To prove the last statement, gender differences in second order and national elections turnout are compared. As we have already demonstrated, in the latter, the gender gap is relatively small and not significant (Smets, Van Ham, 2012). However, while a positive correlation between female individuals and voting in parliamentary election persists, scholars have identified a negative relation among the same terms but in other types of elections e.g., European ones (Soderlund, et al . 2011). Empirical data from Kostelka et al. study confirms this claim showing that women do participate less in subnational, supranational and Swizz elections. The authors write ‘In those electoral contests, the gender gap in the predicted probability of voting reaches 8, 9, 16 percentages point, respectively’ (Kostelka, et al 2019). Thereby, considering a multilevel analysis of gender inequalities in voter turnout, it would be false to claim that male-female disparities in voting behaviour have completely disappeared. Moreover, another important aspect to focus on, is how the absence of a gender gap in national contests translates into different level of engagement in supranational election. Kostelka et al point out that in countries, where there is no significant difference in turnout in national elections, female electors participate less than male in supranational contests (Kostelka, et al 2019). Conversely, in countries, where in general election women tend to vote at higher rates than men, the gender gap in European elections is not substantial (Kostelka, 2019). On one hand, this argument proves that inequalities still emerge despite the apparent lack of gender gap in national elections. On the other one, it is vital to understand that what drives individual to cast their vote is mainly political interest along with motivation.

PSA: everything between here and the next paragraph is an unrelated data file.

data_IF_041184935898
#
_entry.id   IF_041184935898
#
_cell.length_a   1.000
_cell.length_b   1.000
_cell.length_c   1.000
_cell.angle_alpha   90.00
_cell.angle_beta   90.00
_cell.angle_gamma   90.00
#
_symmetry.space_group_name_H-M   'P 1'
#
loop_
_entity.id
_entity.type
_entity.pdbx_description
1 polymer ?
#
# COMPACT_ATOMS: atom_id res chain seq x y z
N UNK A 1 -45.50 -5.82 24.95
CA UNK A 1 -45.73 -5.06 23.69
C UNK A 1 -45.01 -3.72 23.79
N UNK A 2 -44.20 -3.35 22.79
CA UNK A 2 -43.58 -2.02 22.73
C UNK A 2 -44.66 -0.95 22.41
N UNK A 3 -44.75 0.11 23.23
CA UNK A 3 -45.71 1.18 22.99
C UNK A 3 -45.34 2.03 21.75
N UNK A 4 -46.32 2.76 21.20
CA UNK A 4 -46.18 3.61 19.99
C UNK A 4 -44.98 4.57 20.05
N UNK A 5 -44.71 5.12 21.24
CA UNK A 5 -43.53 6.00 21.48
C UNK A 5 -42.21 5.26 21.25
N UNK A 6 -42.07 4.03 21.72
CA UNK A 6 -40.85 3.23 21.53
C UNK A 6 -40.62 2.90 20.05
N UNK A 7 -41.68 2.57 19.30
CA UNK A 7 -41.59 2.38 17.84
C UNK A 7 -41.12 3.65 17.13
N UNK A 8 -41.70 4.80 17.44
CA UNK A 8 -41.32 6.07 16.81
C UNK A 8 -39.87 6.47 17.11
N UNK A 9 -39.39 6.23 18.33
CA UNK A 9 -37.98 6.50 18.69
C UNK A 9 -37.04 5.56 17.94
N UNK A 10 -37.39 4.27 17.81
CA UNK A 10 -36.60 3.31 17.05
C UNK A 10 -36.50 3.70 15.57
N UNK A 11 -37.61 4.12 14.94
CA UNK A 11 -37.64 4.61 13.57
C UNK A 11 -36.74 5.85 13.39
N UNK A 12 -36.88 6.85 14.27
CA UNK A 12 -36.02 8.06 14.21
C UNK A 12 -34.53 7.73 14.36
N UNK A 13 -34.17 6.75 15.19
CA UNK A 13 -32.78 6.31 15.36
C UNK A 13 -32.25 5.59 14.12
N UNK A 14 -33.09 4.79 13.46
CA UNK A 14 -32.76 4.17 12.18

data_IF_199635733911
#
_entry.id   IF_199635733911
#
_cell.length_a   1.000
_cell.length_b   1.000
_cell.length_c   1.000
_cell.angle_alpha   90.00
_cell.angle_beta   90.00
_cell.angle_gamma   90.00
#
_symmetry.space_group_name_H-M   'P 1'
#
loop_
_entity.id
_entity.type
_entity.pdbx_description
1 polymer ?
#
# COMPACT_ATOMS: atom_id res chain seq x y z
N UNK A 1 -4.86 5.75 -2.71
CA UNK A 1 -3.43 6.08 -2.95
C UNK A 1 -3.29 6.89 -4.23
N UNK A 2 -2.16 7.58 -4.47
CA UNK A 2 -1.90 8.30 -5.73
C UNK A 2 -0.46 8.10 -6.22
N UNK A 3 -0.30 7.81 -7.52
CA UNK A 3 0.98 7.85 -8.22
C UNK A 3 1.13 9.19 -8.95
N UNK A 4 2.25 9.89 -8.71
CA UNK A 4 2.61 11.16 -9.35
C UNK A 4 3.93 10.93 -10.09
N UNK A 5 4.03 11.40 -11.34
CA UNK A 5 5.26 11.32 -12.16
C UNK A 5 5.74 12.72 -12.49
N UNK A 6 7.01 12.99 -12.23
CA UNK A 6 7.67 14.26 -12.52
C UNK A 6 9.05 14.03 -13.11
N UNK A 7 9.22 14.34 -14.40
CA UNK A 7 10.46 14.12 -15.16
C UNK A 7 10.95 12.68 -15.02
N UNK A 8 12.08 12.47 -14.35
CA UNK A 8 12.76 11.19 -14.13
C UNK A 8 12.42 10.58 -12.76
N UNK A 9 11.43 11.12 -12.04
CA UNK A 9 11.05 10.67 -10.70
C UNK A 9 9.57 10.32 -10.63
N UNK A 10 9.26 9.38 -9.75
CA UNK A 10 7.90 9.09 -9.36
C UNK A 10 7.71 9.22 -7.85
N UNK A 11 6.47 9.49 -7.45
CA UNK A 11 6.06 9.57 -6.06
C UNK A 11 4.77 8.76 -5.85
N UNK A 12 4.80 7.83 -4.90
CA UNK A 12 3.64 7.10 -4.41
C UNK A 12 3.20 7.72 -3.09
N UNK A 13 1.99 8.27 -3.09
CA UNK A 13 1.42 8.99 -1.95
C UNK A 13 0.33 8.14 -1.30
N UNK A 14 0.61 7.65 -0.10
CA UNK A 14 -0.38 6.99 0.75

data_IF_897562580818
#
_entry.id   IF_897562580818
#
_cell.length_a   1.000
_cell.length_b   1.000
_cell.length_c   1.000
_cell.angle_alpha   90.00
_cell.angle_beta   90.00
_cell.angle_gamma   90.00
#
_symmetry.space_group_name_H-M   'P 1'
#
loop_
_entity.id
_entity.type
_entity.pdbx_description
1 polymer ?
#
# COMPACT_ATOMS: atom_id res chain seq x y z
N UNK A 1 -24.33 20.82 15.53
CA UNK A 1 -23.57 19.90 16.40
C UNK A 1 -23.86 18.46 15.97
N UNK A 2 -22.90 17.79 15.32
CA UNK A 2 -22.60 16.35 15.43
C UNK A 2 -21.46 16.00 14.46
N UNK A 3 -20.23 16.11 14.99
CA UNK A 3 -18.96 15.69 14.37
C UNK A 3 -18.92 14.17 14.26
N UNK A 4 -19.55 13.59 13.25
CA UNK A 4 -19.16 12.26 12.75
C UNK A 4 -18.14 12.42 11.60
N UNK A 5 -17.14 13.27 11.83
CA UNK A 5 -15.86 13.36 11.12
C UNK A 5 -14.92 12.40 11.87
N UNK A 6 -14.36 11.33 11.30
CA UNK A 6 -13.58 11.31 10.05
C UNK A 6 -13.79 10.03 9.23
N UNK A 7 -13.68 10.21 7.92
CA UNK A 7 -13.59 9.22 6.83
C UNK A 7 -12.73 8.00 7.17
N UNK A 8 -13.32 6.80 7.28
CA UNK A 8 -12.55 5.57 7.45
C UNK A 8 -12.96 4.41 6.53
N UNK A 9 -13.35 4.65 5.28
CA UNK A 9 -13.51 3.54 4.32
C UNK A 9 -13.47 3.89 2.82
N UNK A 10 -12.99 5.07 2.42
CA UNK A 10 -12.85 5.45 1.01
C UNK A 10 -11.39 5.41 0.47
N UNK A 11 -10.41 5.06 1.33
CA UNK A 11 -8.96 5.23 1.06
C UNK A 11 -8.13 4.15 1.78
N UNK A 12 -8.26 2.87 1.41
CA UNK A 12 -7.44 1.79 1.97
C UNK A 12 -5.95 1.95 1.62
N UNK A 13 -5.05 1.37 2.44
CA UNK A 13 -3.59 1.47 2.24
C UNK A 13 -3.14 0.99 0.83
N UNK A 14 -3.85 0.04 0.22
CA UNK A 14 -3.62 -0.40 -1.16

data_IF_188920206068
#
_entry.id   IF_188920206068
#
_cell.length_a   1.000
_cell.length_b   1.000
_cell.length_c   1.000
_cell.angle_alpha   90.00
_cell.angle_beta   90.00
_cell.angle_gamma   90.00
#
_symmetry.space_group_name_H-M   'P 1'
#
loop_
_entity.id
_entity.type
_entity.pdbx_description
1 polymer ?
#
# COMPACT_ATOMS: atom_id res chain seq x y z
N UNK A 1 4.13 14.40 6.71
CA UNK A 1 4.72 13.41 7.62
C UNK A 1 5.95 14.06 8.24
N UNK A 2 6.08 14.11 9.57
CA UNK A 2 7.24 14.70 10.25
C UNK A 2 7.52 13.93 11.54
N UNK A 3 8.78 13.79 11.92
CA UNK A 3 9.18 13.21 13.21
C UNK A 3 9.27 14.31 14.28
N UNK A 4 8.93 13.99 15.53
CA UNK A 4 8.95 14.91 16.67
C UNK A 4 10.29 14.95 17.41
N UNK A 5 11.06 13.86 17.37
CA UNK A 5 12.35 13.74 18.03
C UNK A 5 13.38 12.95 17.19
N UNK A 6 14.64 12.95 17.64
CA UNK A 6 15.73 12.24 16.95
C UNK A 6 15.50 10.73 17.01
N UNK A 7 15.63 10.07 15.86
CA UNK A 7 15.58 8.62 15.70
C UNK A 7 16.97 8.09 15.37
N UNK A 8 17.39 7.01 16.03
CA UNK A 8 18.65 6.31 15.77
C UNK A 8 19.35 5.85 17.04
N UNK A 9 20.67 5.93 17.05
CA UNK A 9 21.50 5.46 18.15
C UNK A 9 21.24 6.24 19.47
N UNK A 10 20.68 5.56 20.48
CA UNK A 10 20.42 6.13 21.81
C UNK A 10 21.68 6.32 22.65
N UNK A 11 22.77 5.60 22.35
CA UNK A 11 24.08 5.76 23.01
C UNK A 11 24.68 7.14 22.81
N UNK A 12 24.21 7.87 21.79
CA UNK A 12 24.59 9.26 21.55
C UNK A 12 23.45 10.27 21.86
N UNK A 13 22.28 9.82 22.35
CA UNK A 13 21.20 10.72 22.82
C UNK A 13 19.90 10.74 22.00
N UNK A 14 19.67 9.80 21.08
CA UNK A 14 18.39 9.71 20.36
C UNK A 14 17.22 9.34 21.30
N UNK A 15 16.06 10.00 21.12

Investigating this matter further, political activity is considered in terms of two elements: resources and political engagement (Verba, et al. 1997). To understand the casual mechanisms by which gender gap arises in specific environments, two hypothesises are formulated. The first assumption is based on the rational choice model and the role played by resources in the latter. It is generally accepted that having resources lowers the cost of political participation (Brady, et al . 1995) and that women are overall more socially and economically disadvantaged than men (Howell, Day, 2000). Therefore, the unequal distribution of resources might explain why the act of voting is costlier for female citizens and not for men. Furthermore, the second thesis refers to the role of political interest in second order election as suggested above. Psychological factors, such as motivation, are considered to be the real mobilising elements of political participation. Hence, as women are less interested in general politics (Verba, et al. 1997), they will not participate as much as men in voting behaviour (Soderlund, et al . 2011).